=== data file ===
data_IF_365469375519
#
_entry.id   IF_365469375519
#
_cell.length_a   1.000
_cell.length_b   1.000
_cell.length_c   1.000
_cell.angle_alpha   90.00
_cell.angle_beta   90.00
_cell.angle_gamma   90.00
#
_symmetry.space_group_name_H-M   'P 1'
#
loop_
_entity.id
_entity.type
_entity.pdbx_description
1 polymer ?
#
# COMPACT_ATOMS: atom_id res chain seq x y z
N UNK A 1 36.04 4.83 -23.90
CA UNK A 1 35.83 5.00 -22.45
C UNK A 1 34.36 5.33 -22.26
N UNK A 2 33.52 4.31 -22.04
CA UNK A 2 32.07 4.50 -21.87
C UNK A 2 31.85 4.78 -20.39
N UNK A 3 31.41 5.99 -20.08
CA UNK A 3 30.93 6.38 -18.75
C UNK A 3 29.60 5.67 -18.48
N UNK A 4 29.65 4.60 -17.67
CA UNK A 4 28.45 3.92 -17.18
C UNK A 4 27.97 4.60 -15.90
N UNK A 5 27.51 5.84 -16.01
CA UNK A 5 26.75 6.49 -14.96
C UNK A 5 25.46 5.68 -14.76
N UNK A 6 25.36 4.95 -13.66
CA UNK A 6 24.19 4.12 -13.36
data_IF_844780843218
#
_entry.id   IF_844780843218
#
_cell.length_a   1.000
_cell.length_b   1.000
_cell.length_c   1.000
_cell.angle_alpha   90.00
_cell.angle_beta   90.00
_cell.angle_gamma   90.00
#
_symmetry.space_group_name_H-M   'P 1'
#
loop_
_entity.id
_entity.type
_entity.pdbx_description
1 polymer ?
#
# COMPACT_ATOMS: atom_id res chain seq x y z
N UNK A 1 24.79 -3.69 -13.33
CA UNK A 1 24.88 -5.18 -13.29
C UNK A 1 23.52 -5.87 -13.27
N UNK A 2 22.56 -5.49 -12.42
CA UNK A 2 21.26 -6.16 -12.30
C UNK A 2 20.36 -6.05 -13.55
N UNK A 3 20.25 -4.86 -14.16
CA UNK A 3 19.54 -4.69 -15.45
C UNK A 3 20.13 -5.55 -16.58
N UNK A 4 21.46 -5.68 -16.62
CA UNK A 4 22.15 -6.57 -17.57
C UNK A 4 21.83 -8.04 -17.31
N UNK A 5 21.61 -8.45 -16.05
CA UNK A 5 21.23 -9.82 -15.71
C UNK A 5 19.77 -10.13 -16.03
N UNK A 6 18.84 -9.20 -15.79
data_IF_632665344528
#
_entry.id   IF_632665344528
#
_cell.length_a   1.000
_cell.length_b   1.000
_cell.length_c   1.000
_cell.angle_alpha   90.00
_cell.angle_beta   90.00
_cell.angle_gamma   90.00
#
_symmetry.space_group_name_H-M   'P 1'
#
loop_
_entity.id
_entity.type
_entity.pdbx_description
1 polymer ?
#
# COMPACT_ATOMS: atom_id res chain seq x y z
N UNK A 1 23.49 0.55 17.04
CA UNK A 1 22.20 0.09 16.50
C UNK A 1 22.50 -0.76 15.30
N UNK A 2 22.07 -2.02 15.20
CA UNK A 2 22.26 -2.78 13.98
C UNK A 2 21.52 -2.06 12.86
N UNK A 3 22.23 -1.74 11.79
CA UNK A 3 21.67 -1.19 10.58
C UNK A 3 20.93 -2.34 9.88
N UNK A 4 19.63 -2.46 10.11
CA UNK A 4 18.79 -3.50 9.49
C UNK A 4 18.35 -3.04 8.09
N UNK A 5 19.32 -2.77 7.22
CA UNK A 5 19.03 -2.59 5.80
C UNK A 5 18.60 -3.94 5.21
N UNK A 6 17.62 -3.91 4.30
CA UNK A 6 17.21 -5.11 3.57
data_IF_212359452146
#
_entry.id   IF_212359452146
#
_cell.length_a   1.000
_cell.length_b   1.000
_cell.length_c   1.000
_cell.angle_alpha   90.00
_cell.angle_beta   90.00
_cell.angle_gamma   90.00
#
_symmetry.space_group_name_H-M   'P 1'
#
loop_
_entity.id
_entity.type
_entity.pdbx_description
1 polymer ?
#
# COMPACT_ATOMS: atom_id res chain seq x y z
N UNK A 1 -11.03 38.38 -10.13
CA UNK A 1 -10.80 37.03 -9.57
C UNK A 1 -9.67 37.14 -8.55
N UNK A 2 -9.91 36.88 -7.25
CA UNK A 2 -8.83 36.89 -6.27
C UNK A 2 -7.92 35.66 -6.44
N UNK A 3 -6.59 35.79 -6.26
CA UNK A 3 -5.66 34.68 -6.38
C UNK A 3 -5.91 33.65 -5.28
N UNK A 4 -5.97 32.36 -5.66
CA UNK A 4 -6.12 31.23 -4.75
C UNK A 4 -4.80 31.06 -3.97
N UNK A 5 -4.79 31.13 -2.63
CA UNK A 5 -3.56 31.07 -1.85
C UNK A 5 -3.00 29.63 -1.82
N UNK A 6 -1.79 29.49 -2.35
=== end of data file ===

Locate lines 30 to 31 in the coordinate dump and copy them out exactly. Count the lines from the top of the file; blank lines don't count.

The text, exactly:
N UNK A 4 29.65 4.60 -17.67
CA UNK A 4 28.45 3.92 -17.18